I spent most of the day seeing them on people’s arms, the angel on my shoulder saying it’s a lousy deal for some cheap plastic that probably won’t last the plane ride home. The devil on my shoulder opined it would be fun to take camping, before doing a spit-take. “Holy shit, thirty bucks? I’m with the angel on this one.” So I decided to skip it. Then, right before closing, I saw that the motherfucking Infinity Stones light up. So shut the fuck up, devil and angel, I’m pulling out my plastic and running back to the… closed down drink cart. Well, shit. Maybe eBay has some? Eighty bucks? All of a sudden, that thirty doesn’t sound so bad.
Story of my life. I shoulda bought Bitcoin at $5, too.
I think I mentioned this last time I went, but they serve alcohol in California Adventure, but not in (the public areas of) Disneyland. I feel like they might be missing out on a goldmine. The first time I saw booze at an amusement park was Universal Studios in Florida. They sold beer in the fucking lines. Brilliant! So I figured it was a state law thing, since the nanny state I live in loves nothing more than protecting us from ourselves. In my state’s defense, if that Iron Man cup holder had been $30 with soda or $40 with beer, I wouldn’t have spent the day equivocating. But I don’t think my wallet is the part of me that California is concerned I might damage. California does plenty of damage to my wallet.
And honestly, whether it’s Disneyland or the state of California that’s trying to limit the sale of alcohol to maintain a “family-friendly” environment, the prices they were charging should be enough. Anybody who’s likely to abuse their alcohol ain’t gonna do it at $15 a pop in addition to the $150 it took to get into the park. I didn’t see people sloshing all over the place at Universal in Florida. If you buy one in line, you’re still waiting an hour before your next one. If you wanna buy three watered-down light beers to the tune of $45, be my guest. But are you going to double-down for $90 in the next line? You know there are bars outside the park, right?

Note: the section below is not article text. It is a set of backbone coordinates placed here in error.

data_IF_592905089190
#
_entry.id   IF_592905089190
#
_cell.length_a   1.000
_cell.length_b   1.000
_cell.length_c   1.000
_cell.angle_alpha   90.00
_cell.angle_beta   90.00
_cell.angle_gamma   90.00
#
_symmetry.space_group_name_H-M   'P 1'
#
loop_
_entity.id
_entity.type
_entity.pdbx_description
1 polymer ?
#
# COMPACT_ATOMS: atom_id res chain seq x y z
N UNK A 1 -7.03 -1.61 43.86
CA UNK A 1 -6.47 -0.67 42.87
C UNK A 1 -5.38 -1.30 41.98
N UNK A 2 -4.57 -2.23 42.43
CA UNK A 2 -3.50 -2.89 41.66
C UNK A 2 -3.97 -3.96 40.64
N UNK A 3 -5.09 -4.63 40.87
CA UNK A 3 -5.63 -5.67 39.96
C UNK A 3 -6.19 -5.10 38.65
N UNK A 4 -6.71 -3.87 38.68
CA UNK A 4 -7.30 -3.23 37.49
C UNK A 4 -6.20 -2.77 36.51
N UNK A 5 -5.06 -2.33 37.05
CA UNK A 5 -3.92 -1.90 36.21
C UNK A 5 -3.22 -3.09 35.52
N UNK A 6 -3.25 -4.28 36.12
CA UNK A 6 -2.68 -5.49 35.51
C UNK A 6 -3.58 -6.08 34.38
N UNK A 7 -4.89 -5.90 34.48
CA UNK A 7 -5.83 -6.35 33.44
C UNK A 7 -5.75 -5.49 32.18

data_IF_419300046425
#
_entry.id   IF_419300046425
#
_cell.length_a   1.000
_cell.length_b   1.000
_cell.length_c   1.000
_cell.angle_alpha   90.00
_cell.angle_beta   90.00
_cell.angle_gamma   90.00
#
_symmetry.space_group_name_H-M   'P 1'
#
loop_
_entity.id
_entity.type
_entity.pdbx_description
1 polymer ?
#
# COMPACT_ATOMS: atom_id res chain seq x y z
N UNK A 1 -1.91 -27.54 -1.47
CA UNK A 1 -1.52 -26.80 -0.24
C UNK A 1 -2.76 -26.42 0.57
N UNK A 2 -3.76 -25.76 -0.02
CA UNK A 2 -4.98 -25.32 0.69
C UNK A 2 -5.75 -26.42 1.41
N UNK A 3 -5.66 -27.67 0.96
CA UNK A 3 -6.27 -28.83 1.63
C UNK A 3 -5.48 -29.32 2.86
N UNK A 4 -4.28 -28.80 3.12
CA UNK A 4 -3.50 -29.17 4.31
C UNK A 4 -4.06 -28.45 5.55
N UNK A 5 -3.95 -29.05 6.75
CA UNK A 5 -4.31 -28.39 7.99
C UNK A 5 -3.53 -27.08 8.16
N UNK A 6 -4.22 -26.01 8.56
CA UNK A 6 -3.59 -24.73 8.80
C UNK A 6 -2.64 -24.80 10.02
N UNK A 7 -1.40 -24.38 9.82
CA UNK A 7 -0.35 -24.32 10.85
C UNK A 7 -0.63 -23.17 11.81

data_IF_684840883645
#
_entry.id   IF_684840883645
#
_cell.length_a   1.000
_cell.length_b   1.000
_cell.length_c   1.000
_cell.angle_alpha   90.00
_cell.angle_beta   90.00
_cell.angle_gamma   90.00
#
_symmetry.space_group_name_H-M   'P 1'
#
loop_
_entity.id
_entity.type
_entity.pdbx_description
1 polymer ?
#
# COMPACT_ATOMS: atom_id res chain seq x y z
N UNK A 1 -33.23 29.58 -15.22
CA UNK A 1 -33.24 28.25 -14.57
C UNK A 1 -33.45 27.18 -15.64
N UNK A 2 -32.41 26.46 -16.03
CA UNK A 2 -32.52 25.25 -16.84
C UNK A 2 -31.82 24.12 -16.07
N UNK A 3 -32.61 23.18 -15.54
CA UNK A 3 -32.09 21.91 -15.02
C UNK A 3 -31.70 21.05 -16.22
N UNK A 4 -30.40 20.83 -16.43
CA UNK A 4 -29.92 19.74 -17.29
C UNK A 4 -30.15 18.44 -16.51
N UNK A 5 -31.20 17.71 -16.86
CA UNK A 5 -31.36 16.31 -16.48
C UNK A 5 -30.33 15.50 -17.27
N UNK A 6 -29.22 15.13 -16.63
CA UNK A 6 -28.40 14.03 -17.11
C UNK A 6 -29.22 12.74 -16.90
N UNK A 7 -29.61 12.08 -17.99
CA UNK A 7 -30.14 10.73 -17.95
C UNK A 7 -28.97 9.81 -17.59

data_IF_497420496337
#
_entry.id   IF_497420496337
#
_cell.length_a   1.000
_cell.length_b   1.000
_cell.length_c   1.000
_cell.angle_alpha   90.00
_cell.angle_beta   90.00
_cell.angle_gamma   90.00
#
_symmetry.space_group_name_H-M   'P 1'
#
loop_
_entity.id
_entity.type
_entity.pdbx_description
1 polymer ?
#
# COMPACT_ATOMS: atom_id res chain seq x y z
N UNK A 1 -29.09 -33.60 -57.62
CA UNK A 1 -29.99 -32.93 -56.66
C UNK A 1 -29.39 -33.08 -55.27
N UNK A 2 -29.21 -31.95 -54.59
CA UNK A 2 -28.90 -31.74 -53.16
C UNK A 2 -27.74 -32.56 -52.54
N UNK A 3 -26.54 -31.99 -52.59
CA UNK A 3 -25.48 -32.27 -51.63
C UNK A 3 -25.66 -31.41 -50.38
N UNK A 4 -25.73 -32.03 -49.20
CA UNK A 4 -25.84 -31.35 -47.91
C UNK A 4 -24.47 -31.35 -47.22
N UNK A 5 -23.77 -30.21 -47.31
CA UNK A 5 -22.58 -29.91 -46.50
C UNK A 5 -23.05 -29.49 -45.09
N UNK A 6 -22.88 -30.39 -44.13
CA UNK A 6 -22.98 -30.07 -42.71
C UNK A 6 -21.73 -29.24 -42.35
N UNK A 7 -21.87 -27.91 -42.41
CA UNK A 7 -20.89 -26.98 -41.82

And the Disney quandary makes even less sense when you consider they serve booze in one park but not the other. It isn’t just beer and wine, either. They’ve got legit booze, leading to this exchange between my wife and I when ordering coffee from the app.
Her : “Do you want Bailey’s in your coffee?”
Me, blinking… processing… “What the fuck kind of question is that?”
Way better than the Starbucks I had in Disneyland. Is California Adventure less family friendly? I didn’t see a PG-13 rating as I entered the park. And I didn’t see any fewer kids. Nor did I see any lushes. So add booze to Disneyland. Preferably in an Iron Man holder.